A = Arm weakness: Being unable to lift one arm or experiencing weakness or numbness in one arm may indicate an ischemic stroke is occuring.

S = Speech issues: which can include being unable to speak or repeat a sentence.

T = Time to Call emergency services immediately and noting any other signs of an ischemic stroke.

Aside from F.A.S.T., a stroke may cause the following symptoms that appear suddenly:

Symptoms may include 

  • Difficulty in  walking
  • Disorientation 
  • Inexplicable falls
  • Problems with comprehending speech
  • Confusion
  • Rapid vision impairment.
  • An intense headache with no clear cause.

Treatment Of Ischemic Stroke 

An emergency medical team will provide clot-busting drugs. IBS Hospital provides round the clock emergency ischemic stroke treatment in delhi. The brain requires a steady supply of oxygen-rich blood, so even a brief stoppage can cause brain cell damage and destruction.

With a stroke, every minute counts, and immediate treatment is critical for survival. A person suffering an ischemic stroke requires emergency treatment, which may include the following:

Medication: A member of the emergency team will administer tissue plasminogen activator (tPA), a clot-busting drug, via a vein in the arm.To have the intended effect, doctors must provide this drug within 4 hours of the onset of stroke symptoms.The chances of a positive outcome increase the sooner a person receives a tPA shot.

Surgery to remove clot: A mechanical thrombectomy may be performed after an ischemic stroke patient has received a tPA injection.

This surgery includes using a catheter to remove the clot, and doctors must perform it within 6 hours of the onset of symptoms.

Prevention Of Stroke 

Anyone with risk factors or a history of stroke can take measures to improve their cardiovascular health and reduce their risk of having an ischemic stroke.The following steps can help avoid strokes and enhance general health:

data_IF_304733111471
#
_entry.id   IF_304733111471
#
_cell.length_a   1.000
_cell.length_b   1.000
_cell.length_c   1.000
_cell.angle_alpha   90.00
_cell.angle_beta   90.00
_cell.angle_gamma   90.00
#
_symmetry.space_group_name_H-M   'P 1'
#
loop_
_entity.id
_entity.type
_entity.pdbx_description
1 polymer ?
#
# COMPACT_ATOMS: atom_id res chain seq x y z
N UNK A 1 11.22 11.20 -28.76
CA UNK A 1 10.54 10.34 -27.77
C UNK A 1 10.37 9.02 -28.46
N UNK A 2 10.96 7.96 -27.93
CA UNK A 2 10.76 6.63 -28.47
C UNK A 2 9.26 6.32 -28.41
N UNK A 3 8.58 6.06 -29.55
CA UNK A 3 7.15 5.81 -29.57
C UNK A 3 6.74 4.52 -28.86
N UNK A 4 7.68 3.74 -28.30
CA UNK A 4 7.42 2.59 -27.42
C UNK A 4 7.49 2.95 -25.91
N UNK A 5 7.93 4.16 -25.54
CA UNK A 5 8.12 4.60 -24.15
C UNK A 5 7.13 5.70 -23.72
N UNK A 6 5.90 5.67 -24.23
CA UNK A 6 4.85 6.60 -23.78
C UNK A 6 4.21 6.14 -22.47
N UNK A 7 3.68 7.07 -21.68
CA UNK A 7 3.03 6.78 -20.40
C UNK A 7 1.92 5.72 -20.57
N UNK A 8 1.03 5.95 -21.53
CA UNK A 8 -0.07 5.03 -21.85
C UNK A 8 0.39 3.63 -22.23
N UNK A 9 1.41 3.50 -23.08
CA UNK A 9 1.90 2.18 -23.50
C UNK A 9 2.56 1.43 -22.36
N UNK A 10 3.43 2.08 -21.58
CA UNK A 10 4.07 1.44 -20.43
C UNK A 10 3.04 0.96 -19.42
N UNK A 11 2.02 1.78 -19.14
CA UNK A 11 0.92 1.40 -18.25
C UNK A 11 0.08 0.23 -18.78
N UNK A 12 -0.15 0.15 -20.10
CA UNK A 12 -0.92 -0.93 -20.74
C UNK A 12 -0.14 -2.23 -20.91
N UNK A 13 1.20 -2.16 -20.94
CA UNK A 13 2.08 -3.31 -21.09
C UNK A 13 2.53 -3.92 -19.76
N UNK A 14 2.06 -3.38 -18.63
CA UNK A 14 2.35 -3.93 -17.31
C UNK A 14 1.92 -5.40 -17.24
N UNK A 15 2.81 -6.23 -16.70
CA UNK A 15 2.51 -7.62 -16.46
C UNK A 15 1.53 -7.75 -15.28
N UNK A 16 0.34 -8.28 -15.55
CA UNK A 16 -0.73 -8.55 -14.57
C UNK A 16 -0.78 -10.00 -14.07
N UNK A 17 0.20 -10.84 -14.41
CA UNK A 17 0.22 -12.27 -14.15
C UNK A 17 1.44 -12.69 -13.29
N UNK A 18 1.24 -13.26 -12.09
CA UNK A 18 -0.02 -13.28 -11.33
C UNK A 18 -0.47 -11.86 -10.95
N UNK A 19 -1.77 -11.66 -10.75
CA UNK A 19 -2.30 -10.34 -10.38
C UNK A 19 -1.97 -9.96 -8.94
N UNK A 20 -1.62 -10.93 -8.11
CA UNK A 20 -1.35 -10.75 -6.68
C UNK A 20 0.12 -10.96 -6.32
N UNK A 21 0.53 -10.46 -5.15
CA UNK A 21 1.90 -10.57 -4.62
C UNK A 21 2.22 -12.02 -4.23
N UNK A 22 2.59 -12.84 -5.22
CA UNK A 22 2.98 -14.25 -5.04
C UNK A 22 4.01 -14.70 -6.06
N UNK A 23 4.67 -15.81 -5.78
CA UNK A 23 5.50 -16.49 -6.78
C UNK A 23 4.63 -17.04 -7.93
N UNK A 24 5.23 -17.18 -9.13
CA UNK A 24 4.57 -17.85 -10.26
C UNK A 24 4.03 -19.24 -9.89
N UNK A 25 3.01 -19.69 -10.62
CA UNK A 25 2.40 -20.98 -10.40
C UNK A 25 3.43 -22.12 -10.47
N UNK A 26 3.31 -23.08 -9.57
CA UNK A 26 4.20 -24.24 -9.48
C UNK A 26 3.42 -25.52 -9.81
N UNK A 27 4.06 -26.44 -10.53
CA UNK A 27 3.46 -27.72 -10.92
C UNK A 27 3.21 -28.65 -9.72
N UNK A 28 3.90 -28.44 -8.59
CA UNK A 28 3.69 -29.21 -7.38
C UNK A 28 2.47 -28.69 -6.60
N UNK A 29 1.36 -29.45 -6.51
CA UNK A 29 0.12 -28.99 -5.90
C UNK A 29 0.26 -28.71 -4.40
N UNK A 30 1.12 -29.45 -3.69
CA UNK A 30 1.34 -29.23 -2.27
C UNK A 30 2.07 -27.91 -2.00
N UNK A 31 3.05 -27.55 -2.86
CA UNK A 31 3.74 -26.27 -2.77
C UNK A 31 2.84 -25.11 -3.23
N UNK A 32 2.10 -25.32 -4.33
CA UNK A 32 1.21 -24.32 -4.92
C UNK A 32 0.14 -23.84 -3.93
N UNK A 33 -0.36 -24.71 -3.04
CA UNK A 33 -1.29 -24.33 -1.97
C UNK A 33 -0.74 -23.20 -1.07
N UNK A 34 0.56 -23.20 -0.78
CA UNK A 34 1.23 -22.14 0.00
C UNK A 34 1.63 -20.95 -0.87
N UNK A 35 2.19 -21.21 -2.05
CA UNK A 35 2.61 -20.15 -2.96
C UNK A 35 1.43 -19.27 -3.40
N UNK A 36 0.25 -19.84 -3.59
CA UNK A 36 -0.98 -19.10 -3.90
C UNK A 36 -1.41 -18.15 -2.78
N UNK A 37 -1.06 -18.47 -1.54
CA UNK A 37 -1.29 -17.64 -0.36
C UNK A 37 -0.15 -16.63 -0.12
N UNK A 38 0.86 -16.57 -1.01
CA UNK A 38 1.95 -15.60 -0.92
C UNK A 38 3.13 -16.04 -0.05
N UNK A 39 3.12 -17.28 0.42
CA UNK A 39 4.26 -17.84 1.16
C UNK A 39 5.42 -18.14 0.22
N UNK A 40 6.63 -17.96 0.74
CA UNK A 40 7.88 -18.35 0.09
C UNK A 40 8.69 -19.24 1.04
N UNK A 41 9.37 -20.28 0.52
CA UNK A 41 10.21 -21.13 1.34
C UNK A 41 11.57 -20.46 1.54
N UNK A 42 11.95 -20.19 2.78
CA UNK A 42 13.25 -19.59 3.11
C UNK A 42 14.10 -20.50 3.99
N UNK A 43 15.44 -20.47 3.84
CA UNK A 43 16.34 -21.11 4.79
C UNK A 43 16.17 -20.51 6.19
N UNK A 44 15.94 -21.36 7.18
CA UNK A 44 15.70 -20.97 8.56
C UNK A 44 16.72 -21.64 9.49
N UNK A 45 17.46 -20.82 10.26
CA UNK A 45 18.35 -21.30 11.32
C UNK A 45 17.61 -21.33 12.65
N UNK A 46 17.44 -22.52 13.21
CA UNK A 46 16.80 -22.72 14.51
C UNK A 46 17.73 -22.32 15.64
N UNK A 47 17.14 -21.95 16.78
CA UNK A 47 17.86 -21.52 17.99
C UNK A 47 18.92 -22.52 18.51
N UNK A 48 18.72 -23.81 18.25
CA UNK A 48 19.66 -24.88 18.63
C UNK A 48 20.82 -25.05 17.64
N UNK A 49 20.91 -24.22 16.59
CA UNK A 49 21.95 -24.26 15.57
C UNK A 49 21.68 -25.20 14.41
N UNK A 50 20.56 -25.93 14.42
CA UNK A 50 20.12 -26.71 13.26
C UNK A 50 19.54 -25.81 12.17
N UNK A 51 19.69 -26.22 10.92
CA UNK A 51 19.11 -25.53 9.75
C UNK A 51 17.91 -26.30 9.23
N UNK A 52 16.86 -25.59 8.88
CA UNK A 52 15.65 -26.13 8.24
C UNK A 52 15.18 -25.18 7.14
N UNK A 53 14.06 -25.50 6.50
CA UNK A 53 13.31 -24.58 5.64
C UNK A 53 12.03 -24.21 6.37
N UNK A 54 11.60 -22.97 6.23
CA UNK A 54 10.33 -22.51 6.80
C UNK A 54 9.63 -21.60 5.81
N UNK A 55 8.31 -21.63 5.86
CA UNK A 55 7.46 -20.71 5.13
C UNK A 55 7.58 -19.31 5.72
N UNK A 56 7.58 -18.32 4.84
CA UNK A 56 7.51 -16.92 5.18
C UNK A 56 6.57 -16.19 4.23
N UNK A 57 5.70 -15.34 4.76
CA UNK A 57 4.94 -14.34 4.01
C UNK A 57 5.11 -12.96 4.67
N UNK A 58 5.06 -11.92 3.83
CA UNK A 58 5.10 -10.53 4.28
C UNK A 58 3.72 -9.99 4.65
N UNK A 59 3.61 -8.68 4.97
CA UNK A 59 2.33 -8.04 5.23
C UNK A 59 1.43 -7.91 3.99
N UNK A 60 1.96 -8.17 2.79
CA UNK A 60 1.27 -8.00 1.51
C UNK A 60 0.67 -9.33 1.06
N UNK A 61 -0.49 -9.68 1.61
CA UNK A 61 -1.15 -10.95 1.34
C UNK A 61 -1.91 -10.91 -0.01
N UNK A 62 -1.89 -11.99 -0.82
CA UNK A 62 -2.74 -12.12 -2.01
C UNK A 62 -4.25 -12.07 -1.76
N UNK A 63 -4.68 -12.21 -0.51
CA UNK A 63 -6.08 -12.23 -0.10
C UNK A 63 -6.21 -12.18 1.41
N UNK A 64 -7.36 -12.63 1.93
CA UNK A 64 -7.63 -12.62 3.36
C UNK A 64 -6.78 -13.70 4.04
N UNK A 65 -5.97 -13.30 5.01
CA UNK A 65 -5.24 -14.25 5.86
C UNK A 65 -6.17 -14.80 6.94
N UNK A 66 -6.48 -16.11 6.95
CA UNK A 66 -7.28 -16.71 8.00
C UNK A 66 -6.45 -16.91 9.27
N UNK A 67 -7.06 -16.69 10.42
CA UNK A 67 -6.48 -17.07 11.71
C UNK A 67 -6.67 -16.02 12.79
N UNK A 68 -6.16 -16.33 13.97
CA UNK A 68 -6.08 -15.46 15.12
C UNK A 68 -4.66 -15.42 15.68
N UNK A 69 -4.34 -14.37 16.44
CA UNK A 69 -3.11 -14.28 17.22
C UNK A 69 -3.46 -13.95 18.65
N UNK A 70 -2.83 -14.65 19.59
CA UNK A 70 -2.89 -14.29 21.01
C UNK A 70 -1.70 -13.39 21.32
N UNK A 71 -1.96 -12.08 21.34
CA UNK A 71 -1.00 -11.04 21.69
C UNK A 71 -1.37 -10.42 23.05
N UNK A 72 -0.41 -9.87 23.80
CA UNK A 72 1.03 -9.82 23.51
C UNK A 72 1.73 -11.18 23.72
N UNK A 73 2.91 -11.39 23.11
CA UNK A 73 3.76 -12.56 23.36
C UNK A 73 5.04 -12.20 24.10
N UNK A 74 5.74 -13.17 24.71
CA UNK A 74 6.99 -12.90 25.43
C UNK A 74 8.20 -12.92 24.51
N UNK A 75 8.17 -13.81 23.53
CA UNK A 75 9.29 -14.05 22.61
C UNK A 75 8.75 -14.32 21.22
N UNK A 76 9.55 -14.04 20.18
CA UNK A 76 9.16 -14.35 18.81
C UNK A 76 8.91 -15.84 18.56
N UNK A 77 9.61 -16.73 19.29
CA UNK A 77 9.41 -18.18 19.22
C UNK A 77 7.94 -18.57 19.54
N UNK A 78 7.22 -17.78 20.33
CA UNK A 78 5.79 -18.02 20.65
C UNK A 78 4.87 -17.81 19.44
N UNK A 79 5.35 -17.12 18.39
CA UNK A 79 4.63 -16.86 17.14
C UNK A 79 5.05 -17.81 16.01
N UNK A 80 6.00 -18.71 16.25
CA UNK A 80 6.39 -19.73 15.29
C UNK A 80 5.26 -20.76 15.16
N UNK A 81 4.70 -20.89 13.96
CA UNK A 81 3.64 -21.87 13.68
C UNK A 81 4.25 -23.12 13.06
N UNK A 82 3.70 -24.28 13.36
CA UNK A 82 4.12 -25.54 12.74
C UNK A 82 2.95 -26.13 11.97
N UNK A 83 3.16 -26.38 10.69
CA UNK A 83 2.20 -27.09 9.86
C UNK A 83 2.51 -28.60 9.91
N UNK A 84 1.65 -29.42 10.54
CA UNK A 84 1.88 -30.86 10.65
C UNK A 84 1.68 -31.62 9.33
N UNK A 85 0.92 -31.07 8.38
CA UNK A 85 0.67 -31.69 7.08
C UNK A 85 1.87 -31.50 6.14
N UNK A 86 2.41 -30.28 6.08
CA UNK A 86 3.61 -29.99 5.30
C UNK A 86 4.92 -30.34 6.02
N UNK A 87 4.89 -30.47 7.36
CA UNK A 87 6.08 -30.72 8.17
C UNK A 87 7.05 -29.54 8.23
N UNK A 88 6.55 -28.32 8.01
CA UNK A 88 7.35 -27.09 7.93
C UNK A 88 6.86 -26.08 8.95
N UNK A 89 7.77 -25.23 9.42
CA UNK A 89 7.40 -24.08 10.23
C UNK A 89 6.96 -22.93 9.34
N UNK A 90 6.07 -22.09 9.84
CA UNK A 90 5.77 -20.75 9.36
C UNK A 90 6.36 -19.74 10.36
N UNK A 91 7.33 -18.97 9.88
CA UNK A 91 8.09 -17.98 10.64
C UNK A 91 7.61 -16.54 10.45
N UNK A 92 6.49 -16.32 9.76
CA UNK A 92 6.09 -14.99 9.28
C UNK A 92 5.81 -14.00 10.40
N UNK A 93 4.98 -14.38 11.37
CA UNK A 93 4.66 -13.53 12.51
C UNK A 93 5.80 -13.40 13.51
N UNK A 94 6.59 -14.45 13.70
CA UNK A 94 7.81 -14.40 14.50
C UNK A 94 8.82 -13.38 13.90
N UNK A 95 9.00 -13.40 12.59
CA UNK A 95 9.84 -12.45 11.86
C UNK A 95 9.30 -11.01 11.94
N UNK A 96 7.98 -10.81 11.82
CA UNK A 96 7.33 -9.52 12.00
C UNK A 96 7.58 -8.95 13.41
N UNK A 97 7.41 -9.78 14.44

Having Regular Checkups: High blood pressure and cholesterol have no apparent symbols. Regular health testing is the only way to determine whether these are present. Blood tests and health screenings can help discover these issues early and provide timely treatment.

Getting Regular Exercise: An active lifestyle lowers the risk of diabetes, high blood pressure, high cholesterol, and other disorders that raise the risk of an ischemic stroke.

A heart-healthy diet: It should be low in "bad" fats including saturated and trans fats. Individuals should also decrease their salt intake. Consuming more fruits, vegetables, whole grains, healthy fats, and lean proteins can help individuals maintain good cardiovascular health.

Managing body weight: If a person is overweight or obese, achieving a healthy body weight can reduce their stroke risk.

Avoiding firsthand or secondary smoking: Smoking and inhaling secondhand smoke can damage blood vessels and raise the risk of stroke-related health problems.
Being aware of your family history: Always share a family history of stroke or TIA with your doctor.

Taking daily aspirin: A doctor may advise a person who is at a particularly high risk of a heart attack or stroke but has a low risk of bleeding to take aspirin daily. Because of the increased risk of bleeding, guidelines no longer recommend that aspirin be used widely for this reason.

Getting enough sleep and controlling stress: Getting 7-8 hours of sleep and using stress-reduction strategies, such as meditation, may help to avoid strokes and improve your overall well-being.


A stroke can be frightening and can occur even in someone who appears to be in good condition.Knowing the warning signals and receiving immediate medical care are the most crucial steps toward improving a person's prognosis after a stroke.

If a friend or family member has a stroke, they should not be driven to the hospital. Instead, they should call an ambulance so that professionals may deliver medical assistance as soon as possible.An ambulance can also transport the patient to the hospital that can provide the greatest stroke care, which may not be the closest facility.A quick response significantly increases a person's chances of survival following a stroke.

The primary goal of therapy in acute ischemic stroke is to protect tissue in the ischemic penumbra, where perfusion is reduced but adequate to prevent infarction. Tissue in this area of oligemia can be saved by restoring blood flow to the affected area and enhancing collateral flow.

Dr Aaksha Shukla By -Dr Aaksha Shukla | March 22, 2024 | 9 Min Read